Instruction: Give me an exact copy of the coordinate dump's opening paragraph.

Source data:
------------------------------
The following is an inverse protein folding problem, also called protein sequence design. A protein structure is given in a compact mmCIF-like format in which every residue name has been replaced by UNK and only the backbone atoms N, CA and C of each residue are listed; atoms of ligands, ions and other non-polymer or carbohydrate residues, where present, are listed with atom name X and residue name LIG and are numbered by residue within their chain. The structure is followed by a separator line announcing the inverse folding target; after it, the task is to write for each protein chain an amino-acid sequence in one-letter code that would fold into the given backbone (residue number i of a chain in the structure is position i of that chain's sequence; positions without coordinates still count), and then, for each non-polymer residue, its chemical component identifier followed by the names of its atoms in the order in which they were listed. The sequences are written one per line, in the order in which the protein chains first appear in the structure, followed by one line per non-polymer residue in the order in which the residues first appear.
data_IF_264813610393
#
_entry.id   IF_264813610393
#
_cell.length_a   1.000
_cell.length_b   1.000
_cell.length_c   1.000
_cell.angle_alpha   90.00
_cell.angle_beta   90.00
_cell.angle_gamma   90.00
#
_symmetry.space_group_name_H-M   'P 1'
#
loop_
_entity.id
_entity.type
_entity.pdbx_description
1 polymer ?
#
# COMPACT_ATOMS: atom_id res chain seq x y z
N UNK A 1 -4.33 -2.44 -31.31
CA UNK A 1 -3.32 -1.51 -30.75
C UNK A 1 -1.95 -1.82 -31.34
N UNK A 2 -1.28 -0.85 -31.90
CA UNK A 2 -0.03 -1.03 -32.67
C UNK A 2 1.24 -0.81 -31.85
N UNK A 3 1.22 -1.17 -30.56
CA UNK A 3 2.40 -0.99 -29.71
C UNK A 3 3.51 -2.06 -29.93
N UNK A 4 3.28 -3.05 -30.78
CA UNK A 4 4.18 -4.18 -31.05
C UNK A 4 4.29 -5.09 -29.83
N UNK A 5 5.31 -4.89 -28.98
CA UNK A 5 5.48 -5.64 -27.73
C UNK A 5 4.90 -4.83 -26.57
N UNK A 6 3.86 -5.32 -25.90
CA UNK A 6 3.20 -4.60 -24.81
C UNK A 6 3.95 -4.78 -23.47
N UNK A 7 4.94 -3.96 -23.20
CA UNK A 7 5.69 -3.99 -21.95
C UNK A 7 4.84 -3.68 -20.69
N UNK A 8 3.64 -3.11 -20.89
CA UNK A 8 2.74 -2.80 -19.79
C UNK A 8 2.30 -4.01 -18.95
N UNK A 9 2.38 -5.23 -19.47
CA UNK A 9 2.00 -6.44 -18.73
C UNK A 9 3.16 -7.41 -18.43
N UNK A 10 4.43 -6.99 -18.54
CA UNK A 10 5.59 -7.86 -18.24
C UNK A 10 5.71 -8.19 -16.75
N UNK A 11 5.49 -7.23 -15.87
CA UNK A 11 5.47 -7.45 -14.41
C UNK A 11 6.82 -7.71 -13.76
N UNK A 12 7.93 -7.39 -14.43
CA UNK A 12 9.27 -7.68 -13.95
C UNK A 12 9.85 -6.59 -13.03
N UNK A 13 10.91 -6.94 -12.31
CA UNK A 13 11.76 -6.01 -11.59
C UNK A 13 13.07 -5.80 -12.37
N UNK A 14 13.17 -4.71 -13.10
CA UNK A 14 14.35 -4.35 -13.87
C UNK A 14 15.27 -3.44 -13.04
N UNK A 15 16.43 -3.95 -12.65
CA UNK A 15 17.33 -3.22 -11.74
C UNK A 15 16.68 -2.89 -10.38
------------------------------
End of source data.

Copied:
The following is an inverse protein folding problem, also called protein sequence design. A protein structure is given in a compact mmCIF-like format in which every residue name has been replaced by UNK and only the backbone atoms N, CA and C of each residue are listed; atoms of ligands, ions and other non-polymer or carbohydrate residues, where present, are listed with atom name X and residue name LIG and are numbered by residue within their chain. The structure is followed by a separator line announcing the inverse folding target; after it, the task is to write for each protein chain an amino-acid sequence in one-letter code that would fold into the given backbone (residue number i of a chain in the structure is position i of that chain's sequence; positions without coordinates still count), and then, for each non-polymer residue, its chemical component identifier followed by the names of its atoms in the order in which they were listed. The sequences are written one per line, in the order in which the protein chains first appear in the structure, followed by one line per non-polymer residue in the order in which the residues first appear.